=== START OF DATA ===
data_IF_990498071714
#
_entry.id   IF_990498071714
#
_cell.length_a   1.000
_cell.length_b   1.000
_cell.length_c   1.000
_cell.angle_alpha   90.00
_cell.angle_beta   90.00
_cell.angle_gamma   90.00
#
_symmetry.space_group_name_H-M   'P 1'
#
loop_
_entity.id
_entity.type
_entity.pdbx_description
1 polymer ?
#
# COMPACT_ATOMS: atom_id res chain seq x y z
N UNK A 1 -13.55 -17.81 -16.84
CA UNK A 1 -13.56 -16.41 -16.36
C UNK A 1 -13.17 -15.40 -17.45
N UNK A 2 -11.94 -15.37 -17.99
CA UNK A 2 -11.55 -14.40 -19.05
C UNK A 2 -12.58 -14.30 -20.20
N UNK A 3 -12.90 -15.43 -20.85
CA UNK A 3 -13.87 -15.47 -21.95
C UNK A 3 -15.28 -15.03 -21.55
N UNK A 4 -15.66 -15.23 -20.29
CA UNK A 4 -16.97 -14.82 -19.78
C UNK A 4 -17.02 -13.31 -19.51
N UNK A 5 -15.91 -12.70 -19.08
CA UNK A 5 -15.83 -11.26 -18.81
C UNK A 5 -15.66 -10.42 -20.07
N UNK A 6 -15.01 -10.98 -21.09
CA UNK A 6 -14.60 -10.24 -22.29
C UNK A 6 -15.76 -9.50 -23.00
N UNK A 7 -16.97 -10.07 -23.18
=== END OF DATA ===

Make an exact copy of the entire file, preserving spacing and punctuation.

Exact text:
data_IF_990498071714
#
_entry.id   IF_990498071714
#
_cell.length_a   1.000
_cell.length_b   1.000
_cell.length_c   1.000
_cell.angle_alpha   90.00
_cell.angle_beta   90.00
_cell.angle_gamma   90.00
#
_symmetry.space_group_name_H-M   'P 1'
#
loop_
_entity.id
_entity.type
_entity.pdbx_description
1 polymer ?
#
# COMPACT_ATOMS: atom_id res chain seq x y z
N UNK A 1 -13.55 -17.81 -16.84
CA UNK A 1 -13.56 -16.41 -16.36
C UNK A 1 -13.17 -15.40 -17.45
N UNK A 2 -11.94 -15.37 -17.99
CA UNK A 2 -11.55 -14.40 -19.05
C UNK A 2 -12.58 -14.30 -20.20
N UNK A 3 -12.90 -15.43 -20.85
CA UNK A 3 -13.87 -15.47 -21.95
C UNK A 3 -15.28 -15.03 -21.55
N UNK A 4 -15.66 -15.23 -20.29
CA UNK A 4 -16.97 -14.82 -19.78
C UNK A 4 -17.02 -13.31 -19.51
N UNK A 5 -15.91 -12.70 -19.08
CA UNK A 5 -15.83 -11.26 -18.81
C UNK A 5 -15.66 -10.42 -20.07
N UNK A 6 -15.01 -10.98 -21.09
CA UNK A 6 -14.60 -10.24 -22.29
C UNK A 6 -15.76 -9.50 -23.00
N UNK A 7 -16.97 -10.07 -23.18